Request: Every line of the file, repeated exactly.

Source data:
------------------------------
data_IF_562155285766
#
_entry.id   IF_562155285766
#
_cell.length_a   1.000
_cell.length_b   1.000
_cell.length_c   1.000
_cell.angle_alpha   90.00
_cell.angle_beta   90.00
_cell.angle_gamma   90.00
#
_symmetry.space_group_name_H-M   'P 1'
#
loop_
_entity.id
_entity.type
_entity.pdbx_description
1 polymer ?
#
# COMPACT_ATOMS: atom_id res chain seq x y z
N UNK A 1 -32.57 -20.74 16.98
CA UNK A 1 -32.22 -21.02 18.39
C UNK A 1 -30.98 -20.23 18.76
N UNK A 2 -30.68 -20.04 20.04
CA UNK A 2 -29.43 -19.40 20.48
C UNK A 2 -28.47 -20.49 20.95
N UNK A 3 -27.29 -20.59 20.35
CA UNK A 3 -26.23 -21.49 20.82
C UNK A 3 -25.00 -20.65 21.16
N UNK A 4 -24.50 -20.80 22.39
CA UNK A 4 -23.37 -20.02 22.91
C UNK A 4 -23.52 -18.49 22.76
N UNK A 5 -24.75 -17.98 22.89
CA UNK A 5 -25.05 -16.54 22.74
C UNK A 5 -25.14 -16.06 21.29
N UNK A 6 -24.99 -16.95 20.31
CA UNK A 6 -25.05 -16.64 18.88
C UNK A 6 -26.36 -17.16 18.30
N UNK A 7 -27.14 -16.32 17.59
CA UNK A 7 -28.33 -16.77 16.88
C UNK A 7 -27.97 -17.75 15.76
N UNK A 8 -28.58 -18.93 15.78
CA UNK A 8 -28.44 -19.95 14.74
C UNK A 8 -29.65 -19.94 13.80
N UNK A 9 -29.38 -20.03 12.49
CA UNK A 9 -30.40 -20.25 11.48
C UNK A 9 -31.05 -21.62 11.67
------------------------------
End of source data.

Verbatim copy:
data_IF_562155285766
#
_entry.id   IF_562155285766
#
_cell.length_a   1.000
_cell.length_b   1.000
_cell.length_c   1.000
_cell.angle_alpha   90.00
_cell.angle_beta   90.00
_cell.angle_gamma   90.00
#
_symmetry.space_group_name_H-M   'P 1'
#
loop_
_entity.id
_entity.type
_entity.pdbx_description
1 polymer ?
#
# COMPACT_ATOMS: atom_id res chain seq x y z
N UNK A 1 -32.57 -20.74 16.98
CA UNK A 1 -32.22 -21.02 18.39
C UNK A 1 -30.98 -20.23 18.76
N UNK A 2 -30.68 -20.04 20.04
CA UNK A 2 -29.43 -19.40 20.48
C UNK A 2 -28.47 -20.49 20.95
N UNK A 3 -27.29 -20.59 20.35
CA UNK A 3 -26.23 -21.49 20.82
C UNK A 3 -25.00 -20.65 21.16
N UNK A 4 -24.50 -20.80 22.39
CA UNK A 4 -23.37 -20.02 22.91
C UNK A 4 -23.52 -18.49 22.76
N UNK A 5 -24.75 -17.98 22.89
CA UNK A 5 -25.05 -16.54 22.74
C UNK A 5 -25.14 -16.06 21.29
N UNK A 6 -24.99 -16.95 20.31
CA UNK A 6 -25.05 -16.64 18.88
C UNK A 6 -26.36 -17.16 18.30
N UNK A 7 -27.14 -16.32 17.59
CA UNK A 7 -28.33 -16.77 16.88
C UNK A 7 -27.97 -17.75 15.76
N UNK A 8 -28.58 -18.93 15.78
CA UNK A 8 -28.44 -19.95 14.74
C UNK A 8 -29.65 -19.94 13.80
N UNK A 9 -29.38 -20.03 12.49
CA UNK A 9 -30.40 -20.25 11.48
C UNK A 9 -31.05 -21.62 11.67